Oregon’s defense has mixed emotions leading into Pac-12 play
Oregon’s defense needed to make a stop.
With the score 35-12 Oregon and the fourth quarter just underway, San Jose State’s Thai Cottrell returned an Oregon kickoff 96 yards to the Ducks’ 4-yard line. Four plays and a false start later, the Spartans chipped a 25-yard field goal. Mission accomplished.
“We just came together as a defense and said we need to get a stop,” outside linebacker Justin Hollins said. “It doesn’t matter where they get the ball, we just gotta get a stop. We always try to put our feet down and play Oregon defense.”
Oregon’s defense completed the job at hand against San Jose State, but allowed the Spartans 296 total yards on offense in the Ducks’ 35-22 win. With a top-10 opponent in the form of No. 9 Stanford up next for the No. 20 Ducks, Saturday’s performance against the Spartans did not meet the mark, but there were still plenty of positives.
“They did a heckuva job,” head coach Mario Cristobal said. “I know they hit some big plays but I think as an offense, we’ve got to keep our defense off the field a little bit more.”
There were some big performers on defense for Oregon, one of them being Hollins, who finished the game with six solo tackles, one sack and an interception. Hollins said it was just “one of those days” where things were going right for him.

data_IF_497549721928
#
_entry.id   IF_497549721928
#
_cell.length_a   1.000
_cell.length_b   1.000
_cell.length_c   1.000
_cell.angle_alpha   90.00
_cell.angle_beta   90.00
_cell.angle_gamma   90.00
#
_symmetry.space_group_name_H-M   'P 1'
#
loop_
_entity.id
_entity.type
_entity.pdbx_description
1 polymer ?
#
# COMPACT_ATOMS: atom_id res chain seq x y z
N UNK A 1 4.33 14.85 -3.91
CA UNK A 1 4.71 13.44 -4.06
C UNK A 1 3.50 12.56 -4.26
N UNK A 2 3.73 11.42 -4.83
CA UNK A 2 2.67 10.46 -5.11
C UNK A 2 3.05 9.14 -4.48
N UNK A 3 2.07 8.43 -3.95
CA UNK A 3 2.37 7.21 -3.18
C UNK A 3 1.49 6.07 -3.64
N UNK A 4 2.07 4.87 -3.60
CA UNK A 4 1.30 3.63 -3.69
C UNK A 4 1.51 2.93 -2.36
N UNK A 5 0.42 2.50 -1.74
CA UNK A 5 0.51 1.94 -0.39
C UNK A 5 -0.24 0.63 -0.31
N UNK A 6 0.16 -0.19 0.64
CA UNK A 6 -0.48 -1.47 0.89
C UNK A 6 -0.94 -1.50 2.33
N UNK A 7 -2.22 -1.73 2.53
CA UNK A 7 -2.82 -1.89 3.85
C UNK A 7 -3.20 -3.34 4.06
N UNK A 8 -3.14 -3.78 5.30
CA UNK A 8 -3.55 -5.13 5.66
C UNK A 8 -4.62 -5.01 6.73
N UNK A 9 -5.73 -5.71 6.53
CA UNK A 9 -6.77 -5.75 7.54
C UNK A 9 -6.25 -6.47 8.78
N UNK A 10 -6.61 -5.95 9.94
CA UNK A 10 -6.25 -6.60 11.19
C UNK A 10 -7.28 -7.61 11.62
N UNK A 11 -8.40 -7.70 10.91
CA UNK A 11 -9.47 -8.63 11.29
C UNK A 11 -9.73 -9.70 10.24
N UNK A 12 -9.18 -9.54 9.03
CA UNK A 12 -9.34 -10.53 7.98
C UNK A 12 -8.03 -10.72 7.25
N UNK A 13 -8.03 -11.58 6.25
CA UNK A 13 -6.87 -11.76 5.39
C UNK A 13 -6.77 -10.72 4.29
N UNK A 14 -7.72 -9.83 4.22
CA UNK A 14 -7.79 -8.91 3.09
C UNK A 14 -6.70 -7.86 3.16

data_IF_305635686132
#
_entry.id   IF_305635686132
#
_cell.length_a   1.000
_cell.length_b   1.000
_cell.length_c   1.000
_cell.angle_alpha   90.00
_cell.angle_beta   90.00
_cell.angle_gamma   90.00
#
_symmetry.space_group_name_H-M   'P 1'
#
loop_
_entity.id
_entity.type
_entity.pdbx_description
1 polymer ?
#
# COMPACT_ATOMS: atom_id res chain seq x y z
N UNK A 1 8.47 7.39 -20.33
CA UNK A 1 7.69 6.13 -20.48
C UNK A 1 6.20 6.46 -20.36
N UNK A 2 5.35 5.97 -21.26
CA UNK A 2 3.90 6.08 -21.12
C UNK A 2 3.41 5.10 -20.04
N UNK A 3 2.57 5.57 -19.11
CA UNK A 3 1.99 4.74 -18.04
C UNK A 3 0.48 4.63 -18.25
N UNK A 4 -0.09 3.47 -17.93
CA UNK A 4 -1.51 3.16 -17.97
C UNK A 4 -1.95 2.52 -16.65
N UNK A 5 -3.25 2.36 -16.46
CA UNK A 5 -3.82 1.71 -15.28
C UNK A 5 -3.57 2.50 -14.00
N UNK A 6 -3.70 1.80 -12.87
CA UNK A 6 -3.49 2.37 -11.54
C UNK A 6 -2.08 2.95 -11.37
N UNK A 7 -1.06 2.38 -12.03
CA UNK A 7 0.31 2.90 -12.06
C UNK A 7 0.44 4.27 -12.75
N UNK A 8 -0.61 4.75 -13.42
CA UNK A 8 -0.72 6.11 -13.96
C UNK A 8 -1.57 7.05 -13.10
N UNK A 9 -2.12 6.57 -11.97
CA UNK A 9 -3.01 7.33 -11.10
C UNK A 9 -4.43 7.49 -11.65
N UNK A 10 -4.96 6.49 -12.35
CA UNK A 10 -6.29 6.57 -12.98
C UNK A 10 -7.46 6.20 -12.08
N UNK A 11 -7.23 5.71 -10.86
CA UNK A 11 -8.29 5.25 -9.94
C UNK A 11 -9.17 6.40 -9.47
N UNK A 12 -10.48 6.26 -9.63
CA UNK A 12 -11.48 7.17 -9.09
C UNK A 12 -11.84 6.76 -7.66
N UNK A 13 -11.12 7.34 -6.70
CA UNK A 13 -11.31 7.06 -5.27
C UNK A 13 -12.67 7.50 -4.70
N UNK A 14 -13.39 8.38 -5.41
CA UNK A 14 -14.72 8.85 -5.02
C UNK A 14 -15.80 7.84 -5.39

“The dude finally got a pick, he bobbled it here and there,” inside linebacker Troy Dye said. “If he dropped it, I would’ve got on him.”
The Ducks had two interceptions, the other by freshman safety Jevon Holland, who reacted well to San Jose State quarterback Josh Love’s movement to get his first career pick.
On the ground, Oregon’s run defense was superb, holding the Spartans to 29 yards on 28 rush attempts.
But not all was well, though, for Oregon’s defense.
The Spartans managed to get big gains in the air, and when Oregon takes on Stanford next week, the deep threat of JJ Arcega-Whiteside, will present a danger down field.
“We just got to improve, we’ve got to eliminate some of those explosive plays,” Dye said. “That just comes from learning and watching film and mistakes. I think guys are really gonna improve on it because we’re gonna lock in this week and focus on the things we did bad this week.”
The biggest threat from Stanford is Heisman Trophy contender Bryce Love. The running back is what defenders see in their nightmares, and the Ducks will certainly be focused on containing him as much as possible.
With ESPN’s College GameDay in town next week, there’s national attention on Oregon, adding to the pressure, which will put the Oregon defense under a microscope as it attempts to halt the Bryce Love-led offense.
“For next week, I feel like we got a lot to learn,” Hollins said. “It’s a good ‘W,’ but you know we’re not satisfied with our performance so we just try to go to practice and put everything together, get more disciplined and get ready for Stanford.”
Follow Shawn Medow on Twitter @ShawnMedow
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